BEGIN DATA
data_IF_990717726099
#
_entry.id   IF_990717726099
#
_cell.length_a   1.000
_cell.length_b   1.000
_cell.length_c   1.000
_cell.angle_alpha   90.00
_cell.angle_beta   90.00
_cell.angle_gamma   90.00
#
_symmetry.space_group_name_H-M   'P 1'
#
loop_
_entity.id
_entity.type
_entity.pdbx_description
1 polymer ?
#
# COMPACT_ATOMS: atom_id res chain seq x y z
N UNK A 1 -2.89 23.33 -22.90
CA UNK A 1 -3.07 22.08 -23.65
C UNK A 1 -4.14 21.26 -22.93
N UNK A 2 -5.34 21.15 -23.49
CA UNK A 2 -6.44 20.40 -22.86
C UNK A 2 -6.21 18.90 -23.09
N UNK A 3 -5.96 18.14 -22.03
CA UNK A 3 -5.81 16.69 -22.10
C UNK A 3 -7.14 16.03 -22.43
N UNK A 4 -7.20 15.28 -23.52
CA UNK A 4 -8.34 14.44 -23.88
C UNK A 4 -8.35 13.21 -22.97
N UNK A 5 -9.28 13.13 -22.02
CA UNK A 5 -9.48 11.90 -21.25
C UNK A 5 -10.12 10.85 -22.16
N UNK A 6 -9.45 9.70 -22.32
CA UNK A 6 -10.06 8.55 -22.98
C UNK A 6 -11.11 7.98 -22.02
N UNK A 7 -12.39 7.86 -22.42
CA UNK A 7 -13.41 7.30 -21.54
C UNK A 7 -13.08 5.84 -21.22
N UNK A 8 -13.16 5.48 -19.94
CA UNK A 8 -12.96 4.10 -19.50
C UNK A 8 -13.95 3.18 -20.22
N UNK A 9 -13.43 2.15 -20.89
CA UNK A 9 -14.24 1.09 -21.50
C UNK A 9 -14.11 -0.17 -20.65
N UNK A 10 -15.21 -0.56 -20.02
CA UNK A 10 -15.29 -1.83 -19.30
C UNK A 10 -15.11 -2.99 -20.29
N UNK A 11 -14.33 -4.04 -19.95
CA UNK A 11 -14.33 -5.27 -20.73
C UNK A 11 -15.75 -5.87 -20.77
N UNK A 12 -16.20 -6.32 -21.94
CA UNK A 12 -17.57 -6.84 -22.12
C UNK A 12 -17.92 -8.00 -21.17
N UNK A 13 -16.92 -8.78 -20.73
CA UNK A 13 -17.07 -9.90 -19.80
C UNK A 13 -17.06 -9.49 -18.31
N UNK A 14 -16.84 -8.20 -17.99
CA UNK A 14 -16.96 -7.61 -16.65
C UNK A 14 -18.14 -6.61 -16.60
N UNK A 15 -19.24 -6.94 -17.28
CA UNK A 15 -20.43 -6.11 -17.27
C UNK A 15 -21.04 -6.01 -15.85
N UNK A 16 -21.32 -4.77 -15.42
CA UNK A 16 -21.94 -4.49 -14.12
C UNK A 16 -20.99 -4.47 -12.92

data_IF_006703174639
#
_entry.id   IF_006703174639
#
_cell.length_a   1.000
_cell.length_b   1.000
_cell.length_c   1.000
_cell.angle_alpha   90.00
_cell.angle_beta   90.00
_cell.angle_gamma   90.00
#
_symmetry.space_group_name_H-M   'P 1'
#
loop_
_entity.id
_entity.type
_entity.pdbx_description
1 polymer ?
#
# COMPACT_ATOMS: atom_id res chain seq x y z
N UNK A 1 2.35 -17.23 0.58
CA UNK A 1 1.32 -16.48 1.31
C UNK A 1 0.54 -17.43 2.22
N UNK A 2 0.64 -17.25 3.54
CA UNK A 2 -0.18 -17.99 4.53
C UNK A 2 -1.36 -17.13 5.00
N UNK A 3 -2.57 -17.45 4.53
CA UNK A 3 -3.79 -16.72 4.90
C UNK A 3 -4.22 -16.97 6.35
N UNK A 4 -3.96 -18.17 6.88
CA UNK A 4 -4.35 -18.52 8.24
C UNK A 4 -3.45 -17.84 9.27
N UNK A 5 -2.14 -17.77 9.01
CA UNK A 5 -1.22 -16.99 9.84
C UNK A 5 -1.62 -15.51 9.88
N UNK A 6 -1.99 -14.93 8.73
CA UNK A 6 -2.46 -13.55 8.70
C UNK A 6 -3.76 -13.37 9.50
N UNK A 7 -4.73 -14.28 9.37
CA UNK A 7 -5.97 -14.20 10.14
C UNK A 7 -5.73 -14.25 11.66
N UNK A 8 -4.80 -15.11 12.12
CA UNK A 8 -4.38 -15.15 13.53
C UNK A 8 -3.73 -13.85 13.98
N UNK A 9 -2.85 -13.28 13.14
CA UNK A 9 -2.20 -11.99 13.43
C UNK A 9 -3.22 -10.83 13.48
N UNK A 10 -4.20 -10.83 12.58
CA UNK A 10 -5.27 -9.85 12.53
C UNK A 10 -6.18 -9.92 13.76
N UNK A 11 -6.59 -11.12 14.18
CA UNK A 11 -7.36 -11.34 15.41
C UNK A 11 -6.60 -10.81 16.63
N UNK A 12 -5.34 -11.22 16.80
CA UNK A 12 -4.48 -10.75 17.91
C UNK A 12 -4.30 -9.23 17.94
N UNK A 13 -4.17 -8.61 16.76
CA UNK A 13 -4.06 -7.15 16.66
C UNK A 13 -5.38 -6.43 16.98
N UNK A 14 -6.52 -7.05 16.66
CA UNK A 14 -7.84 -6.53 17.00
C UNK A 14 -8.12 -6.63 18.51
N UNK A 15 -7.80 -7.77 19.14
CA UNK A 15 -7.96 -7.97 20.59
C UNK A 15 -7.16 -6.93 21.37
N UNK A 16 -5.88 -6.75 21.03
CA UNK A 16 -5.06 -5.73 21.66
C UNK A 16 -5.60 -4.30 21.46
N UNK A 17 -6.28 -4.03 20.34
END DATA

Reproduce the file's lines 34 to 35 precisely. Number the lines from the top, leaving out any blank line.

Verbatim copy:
CA UNK A 5 -9.48 11.90 -21.25
C UNK A 5 -10.12 10.85 -22.16